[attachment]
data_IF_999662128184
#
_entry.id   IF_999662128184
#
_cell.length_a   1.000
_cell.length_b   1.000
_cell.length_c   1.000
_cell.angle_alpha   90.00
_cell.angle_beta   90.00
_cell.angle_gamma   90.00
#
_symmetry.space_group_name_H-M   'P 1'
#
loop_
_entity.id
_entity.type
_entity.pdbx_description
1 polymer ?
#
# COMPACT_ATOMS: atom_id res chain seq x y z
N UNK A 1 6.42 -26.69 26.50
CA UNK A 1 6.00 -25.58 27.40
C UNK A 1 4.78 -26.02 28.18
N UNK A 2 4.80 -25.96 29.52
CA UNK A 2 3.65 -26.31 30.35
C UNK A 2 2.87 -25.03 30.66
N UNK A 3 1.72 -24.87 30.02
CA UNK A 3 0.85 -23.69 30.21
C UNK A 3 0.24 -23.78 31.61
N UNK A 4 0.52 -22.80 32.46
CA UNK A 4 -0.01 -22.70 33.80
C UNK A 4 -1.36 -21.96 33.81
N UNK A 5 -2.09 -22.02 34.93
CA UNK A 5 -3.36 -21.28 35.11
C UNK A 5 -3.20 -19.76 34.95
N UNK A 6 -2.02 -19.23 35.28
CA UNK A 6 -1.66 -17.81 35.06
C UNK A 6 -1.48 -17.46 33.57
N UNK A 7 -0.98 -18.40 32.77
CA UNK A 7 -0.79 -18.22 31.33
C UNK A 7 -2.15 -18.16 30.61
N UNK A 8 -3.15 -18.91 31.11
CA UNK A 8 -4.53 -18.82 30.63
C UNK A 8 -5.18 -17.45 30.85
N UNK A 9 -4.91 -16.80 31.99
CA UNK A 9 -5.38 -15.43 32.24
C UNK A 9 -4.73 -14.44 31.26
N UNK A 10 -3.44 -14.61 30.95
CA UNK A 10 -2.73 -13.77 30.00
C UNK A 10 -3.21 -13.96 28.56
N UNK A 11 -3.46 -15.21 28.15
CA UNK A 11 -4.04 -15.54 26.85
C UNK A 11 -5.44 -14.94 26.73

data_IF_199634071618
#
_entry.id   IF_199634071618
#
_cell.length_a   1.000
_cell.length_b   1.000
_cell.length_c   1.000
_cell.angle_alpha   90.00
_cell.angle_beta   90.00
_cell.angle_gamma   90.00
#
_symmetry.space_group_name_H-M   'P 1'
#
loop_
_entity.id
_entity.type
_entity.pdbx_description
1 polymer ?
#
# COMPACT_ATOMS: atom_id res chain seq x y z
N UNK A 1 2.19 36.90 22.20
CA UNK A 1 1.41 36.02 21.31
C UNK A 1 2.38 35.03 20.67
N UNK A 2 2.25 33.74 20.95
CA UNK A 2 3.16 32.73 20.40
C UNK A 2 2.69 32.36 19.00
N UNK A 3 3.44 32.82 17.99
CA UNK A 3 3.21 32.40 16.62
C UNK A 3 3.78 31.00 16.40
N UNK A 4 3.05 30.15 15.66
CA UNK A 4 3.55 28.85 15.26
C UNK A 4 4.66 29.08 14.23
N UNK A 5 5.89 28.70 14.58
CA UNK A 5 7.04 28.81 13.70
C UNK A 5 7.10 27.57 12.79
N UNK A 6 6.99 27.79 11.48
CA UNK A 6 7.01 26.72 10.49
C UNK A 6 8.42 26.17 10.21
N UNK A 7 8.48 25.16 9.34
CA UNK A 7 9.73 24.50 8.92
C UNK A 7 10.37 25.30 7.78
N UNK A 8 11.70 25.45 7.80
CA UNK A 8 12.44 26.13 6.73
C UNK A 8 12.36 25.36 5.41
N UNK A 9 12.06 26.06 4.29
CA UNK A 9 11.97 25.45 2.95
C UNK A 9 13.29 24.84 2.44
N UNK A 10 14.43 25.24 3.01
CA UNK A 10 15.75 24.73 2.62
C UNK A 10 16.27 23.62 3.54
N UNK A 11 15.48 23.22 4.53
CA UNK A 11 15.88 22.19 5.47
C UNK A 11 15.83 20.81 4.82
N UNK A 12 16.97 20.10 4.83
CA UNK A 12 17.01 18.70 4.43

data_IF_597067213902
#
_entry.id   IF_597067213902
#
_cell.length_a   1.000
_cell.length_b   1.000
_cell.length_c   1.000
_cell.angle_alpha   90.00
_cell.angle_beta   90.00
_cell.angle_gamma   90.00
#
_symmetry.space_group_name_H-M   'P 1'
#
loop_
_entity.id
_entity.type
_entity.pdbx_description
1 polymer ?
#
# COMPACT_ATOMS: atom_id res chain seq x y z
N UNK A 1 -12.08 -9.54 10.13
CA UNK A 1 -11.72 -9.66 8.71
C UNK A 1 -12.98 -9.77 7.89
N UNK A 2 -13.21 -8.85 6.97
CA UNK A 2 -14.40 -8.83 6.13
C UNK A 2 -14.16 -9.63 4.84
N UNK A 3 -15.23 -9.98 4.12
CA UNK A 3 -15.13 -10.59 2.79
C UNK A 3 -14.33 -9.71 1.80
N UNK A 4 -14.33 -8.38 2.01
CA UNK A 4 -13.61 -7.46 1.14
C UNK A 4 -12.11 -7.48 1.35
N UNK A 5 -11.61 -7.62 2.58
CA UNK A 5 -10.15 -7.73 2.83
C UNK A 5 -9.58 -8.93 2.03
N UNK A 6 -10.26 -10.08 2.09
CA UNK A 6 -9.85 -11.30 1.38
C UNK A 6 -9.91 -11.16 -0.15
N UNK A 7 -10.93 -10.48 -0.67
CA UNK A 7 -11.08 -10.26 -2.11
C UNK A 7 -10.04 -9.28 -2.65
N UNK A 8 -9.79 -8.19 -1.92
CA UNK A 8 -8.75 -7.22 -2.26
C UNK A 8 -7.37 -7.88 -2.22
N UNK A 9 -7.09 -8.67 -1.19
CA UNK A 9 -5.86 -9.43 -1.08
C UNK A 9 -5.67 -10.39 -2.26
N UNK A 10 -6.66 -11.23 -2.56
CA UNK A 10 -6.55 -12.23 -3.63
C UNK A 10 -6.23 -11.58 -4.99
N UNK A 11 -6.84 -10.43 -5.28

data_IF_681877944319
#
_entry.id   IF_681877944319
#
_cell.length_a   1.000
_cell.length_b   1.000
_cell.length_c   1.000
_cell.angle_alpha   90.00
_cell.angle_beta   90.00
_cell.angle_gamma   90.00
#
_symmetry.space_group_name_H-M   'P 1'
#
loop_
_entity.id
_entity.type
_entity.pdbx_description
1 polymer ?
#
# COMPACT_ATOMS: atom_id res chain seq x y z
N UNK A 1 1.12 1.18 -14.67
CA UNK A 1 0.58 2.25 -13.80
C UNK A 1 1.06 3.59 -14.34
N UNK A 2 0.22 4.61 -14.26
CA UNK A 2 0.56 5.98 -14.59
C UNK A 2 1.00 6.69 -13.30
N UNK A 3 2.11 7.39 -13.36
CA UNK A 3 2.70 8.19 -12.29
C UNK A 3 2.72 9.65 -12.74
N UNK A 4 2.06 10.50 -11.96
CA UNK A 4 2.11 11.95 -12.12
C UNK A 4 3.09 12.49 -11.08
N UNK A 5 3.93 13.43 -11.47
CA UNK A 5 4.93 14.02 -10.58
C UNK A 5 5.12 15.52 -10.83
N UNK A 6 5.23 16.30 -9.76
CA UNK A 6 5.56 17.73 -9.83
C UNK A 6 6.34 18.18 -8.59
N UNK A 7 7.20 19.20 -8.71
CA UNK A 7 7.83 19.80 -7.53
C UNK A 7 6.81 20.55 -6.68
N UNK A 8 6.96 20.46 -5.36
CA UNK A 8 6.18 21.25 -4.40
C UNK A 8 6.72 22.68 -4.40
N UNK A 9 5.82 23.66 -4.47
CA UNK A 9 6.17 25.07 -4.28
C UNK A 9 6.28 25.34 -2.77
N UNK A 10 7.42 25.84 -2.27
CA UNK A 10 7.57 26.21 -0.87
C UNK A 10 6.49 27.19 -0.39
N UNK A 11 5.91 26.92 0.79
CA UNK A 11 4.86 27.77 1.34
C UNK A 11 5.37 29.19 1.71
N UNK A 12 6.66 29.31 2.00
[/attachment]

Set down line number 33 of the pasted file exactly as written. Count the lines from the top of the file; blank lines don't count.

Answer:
N UNK A 5 -2.09 -22.02 34.93